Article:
Iran impasse to stir sanctions pressure, tensions
By Justyna Pawlak and William Maclean
MOSCOW/LONDON (Reuters) - Western diplomatic efforts to curb Iran's nuclear program may not have breathed their last but the troubled process appears to be on life support after talks this week failed to resolve a row stirring regional tensions and unsettling oil markets.
Mindful of a possible Israel strike, both Iran and its negotiating partners are keen to pursue even a minimal level of contact to shore up the process despite the failure of the negotiations in Moscow on Monday and Tuesday.
A technical discussion is scheduled for July 3 in Istanbul, but no further political talks have been agreed. The West, suspicious Tehran is working towards a nuclear bomb, is due to introduce hard-hitting trade sanctions in the two weeks before that.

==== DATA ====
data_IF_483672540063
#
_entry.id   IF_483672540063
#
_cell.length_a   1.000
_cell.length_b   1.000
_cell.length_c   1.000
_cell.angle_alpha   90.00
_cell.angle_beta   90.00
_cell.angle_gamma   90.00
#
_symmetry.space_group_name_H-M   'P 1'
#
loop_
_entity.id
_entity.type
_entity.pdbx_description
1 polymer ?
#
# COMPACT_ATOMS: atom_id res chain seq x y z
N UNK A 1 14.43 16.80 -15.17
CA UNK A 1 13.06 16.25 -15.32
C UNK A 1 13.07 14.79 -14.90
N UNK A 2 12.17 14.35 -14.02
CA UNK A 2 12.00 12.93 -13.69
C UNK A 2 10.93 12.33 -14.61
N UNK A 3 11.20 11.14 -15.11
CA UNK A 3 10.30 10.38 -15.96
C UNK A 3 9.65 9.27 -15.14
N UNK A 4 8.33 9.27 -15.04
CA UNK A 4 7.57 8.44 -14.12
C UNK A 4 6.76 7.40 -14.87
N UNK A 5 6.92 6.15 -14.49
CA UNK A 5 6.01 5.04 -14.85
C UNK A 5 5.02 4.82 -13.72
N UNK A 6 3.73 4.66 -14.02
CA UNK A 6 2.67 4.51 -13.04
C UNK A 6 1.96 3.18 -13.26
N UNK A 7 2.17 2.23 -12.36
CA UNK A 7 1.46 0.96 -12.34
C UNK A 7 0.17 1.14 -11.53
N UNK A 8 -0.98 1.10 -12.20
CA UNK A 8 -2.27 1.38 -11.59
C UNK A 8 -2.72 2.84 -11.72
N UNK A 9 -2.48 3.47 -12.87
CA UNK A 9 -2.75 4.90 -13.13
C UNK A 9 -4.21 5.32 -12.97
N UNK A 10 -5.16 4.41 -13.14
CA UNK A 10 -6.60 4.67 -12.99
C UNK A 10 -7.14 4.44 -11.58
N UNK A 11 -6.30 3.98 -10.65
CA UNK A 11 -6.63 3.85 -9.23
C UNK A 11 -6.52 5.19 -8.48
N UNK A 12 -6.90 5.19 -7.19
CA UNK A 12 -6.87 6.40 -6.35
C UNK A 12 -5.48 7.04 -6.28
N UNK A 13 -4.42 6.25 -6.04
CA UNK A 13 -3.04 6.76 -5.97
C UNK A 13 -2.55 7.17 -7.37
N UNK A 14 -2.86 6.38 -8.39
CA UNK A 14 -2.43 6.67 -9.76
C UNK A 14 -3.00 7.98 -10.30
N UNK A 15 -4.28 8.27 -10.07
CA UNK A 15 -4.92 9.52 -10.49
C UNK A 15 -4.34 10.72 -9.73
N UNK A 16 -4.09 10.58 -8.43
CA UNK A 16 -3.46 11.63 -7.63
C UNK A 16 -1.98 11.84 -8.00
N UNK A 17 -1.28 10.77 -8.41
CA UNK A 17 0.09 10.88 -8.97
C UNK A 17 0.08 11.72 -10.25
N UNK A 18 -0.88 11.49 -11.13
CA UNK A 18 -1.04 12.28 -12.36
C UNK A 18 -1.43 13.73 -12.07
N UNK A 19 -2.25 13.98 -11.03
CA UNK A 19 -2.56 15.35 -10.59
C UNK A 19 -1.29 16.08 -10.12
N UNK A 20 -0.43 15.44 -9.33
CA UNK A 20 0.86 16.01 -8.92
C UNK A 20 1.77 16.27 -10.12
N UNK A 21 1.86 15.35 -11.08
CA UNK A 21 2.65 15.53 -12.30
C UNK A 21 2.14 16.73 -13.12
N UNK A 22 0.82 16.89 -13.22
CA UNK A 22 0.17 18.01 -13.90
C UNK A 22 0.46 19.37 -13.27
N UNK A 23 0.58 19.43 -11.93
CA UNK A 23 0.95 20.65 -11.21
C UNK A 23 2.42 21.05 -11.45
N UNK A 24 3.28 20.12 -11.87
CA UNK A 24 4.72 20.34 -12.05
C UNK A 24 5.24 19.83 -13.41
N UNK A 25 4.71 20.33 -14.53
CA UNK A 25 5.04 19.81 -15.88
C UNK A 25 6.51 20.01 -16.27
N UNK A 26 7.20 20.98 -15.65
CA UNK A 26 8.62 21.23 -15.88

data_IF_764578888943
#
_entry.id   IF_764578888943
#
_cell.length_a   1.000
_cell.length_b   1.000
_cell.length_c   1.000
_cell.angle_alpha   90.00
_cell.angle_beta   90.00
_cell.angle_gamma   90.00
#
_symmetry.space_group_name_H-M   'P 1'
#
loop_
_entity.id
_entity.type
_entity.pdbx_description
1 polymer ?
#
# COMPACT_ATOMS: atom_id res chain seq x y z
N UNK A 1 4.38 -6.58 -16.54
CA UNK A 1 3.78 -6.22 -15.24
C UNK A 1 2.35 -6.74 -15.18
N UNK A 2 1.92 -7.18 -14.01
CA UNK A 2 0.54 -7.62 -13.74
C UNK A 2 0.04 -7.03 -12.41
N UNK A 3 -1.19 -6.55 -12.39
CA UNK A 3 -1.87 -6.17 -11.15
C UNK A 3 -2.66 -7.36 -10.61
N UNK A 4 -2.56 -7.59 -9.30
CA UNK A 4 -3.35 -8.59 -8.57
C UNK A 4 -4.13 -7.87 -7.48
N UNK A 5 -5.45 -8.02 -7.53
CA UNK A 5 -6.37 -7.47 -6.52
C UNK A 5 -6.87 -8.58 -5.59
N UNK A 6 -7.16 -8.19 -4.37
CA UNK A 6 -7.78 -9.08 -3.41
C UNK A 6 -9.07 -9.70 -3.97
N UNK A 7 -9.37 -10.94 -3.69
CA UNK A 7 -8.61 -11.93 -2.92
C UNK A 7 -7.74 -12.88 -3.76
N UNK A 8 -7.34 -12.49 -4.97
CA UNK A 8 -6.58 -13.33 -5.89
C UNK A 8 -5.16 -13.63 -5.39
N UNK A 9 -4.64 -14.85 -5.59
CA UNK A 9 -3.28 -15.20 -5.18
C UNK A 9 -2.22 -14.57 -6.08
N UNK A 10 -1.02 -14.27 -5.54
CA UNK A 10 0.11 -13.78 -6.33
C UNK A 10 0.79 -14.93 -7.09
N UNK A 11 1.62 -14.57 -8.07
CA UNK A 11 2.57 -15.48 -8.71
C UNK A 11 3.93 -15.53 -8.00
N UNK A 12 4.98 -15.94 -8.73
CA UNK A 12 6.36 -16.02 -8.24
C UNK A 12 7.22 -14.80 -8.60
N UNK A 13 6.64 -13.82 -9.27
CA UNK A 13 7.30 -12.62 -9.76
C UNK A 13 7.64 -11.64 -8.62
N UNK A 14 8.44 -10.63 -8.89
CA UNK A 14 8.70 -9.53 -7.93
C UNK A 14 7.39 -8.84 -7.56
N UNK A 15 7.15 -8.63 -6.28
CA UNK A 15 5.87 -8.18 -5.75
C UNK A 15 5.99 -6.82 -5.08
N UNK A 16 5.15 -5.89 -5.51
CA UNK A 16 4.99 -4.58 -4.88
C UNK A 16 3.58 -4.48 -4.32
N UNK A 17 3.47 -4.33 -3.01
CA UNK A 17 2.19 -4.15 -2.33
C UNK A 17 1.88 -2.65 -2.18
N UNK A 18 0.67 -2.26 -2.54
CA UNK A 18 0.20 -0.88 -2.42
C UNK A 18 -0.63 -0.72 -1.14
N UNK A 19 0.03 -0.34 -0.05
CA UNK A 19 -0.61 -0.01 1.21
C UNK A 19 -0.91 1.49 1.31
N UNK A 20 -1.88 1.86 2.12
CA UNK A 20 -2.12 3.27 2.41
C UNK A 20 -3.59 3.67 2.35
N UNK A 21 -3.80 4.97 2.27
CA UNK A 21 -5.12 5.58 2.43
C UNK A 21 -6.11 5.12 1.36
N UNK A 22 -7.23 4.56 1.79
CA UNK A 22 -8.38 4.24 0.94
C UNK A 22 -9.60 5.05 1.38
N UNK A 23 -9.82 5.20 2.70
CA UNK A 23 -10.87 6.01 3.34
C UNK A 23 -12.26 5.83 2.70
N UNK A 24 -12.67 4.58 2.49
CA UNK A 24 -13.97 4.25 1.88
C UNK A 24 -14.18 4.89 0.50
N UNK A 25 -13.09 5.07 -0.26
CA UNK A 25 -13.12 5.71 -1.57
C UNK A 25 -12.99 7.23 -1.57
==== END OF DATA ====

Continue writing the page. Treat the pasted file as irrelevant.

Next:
"Diplomacy in now on a respirator," said Cliff Kupchan of the Eurasia Group consultancy. "Both sides underestimated the difficulty of moving talks forward. How little progress was made underlines how far apart the sides are on substance."
U.S.-based Iran expert Trita Parsi said if a compromise was not vigorously pursued, "war will become far more likely."
"It really does seem like the Iranians just haven't made the decision to accept limits on their nuclear program," a Western diplomat said.
"If they haven't made that decision then all the talking in the world really isn't going to get us anywhere."
"Iran really pressed for this experts meeting and Russia wanted it so we agreed to do it. It doesn't feel to us like there is a lot of progress that is going to be made even there. Continued...